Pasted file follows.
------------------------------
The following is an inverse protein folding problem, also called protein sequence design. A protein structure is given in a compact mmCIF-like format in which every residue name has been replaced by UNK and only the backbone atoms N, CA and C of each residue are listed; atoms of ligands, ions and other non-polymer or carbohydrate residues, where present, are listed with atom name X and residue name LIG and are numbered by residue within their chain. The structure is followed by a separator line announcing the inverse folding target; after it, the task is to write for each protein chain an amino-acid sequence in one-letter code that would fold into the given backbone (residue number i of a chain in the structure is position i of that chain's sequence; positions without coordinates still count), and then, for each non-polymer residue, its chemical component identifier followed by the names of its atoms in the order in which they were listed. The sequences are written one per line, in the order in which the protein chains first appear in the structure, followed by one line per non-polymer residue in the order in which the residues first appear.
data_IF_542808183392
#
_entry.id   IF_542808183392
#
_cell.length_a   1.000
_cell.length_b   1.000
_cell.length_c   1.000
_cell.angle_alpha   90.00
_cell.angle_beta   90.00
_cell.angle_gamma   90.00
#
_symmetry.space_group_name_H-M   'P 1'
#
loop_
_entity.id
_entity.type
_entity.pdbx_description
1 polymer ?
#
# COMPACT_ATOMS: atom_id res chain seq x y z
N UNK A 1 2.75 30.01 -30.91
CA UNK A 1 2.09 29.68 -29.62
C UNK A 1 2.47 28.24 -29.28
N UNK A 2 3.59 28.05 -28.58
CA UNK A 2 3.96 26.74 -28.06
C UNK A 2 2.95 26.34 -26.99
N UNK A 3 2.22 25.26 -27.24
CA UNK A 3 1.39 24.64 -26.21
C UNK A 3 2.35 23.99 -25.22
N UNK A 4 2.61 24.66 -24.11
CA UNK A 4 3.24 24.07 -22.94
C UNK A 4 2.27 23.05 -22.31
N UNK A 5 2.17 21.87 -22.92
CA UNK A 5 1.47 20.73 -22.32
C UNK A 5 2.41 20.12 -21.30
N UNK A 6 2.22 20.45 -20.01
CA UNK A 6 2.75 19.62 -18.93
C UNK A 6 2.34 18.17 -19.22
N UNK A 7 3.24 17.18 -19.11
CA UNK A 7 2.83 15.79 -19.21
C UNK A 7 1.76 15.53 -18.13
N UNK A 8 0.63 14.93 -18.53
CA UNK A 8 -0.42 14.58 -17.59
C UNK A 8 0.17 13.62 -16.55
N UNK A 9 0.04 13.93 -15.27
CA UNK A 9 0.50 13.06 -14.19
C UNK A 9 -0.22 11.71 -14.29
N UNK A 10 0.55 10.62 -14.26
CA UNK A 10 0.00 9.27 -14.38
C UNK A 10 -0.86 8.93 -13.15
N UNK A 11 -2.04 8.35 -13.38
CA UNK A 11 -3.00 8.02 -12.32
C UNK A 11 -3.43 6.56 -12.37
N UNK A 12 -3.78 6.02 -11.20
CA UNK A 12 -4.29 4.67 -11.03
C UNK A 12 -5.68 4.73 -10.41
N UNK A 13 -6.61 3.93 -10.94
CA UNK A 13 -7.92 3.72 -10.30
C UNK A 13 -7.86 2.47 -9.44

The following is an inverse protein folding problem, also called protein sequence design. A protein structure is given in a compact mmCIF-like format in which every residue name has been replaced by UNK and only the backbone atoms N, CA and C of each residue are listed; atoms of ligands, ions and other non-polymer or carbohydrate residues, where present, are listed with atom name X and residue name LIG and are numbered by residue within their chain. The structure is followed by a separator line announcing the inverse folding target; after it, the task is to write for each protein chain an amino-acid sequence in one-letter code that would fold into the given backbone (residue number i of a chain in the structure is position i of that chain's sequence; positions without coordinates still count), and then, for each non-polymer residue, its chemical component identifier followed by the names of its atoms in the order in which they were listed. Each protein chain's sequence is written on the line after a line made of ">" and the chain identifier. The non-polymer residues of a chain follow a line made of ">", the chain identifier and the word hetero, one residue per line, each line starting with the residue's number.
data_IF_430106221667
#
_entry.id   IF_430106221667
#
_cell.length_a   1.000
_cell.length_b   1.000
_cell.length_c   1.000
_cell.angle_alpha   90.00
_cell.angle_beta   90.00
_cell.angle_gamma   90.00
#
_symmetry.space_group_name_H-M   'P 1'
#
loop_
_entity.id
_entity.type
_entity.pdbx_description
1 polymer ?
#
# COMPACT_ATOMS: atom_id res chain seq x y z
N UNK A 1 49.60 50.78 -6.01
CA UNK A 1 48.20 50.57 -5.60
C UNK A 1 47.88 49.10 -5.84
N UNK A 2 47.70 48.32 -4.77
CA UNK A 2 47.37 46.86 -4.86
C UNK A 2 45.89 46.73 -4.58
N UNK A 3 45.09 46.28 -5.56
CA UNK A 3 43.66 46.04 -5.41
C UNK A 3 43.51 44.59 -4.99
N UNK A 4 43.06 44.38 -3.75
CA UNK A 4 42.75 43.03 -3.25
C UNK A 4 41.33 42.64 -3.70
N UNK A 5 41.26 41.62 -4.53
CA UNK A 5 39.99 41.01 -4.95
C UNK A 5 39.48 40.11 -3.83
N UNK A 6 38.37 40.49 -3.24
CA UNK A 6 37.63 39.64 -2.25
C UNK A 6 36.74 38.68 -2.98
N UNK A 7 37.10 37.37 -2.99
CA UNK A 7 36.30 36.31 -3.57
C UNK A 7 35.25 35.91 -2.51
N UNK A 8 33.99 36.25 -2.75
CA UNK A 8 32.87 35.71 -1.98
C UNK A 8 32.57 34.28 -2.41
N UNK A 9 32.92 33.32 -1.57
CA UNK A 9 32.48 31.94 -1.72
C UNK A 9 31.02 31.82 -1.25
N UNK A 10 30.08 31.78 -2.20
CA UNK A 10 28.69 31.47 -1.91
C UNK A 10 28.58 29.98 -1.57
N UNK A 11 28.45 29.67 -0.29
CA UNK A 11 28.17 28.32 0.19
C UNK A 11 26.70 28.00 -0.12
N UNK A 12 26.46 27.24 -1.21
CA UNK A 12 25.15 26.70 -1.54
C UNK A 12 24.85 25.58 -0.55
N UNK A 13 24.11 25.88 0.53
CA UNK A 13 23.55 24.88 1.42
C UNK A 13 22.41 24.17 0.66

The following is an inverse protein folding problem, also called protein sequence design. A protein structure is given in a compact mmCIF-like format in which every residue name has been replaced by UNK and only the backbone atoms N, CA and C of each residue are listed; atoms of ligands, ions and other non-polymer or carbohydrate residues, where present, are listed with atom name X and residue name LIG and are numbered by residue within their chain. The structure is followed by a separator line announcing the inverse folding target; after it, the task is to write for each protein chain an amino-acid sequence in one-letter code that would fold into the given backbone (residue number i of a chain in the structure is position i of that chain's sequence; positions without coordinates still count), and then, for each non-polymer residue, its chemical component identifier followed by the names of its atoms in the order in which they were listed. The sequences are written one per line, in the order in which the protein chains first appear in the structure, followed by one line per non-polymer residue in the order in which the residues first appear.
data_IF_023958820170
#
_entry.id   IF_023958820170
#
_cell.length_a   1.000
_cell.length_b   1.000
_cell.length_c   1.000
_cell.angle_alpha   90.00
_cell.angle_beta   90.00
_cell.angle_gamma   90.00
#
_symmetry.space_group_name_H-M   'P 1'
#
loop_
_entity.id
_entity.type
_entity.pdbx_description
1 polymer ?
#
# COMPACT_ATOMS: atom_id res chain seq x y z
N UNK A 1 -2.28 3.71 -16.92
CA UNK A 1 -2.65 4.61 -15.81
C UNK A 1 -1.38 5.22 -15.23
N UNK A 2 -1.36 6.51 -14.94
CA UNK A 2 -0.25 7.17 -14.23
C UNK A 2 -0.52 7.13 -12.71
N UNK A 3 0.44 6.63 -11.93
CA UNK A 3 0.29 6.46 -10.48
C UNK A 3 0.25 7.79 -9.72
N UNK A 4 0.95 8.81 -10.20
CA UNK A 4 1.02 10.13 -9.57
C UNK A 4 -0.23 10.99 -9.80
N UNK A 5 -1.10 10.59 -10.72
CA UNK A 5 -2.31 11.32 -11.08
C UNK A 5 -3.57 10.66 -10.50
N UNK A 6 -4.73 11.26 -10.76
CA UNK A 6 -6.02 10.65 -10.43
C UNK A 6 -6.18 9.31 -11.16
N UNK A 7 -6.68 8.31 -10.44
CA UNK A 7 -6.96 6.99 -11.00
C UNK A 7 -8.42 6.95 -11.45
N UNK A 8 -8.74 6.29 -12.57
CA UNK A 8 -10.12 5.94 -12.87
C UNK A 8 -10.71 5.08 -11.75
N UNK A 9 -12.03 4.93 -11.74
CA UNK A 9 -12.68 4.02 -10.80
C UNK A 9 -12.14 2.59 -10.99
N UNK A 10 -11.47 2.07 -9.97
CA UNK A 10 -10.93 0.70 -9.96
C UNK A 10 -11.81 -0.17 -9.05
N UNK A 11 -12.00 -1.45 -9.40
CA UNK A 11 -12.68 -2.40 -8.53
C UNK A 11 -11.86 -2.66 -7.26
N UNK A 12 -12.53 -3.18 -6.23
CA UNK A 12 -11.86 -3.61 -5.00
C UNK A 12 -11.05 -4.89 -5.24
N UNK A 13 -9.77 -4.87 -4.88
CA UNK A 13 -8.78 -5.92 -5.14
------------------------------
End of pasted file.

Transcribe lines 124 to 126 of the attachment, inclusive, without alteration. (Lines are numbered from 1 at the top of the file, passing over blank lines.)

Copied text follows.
_entry.id   IF_023958820170
#
_cell.length_a   1.000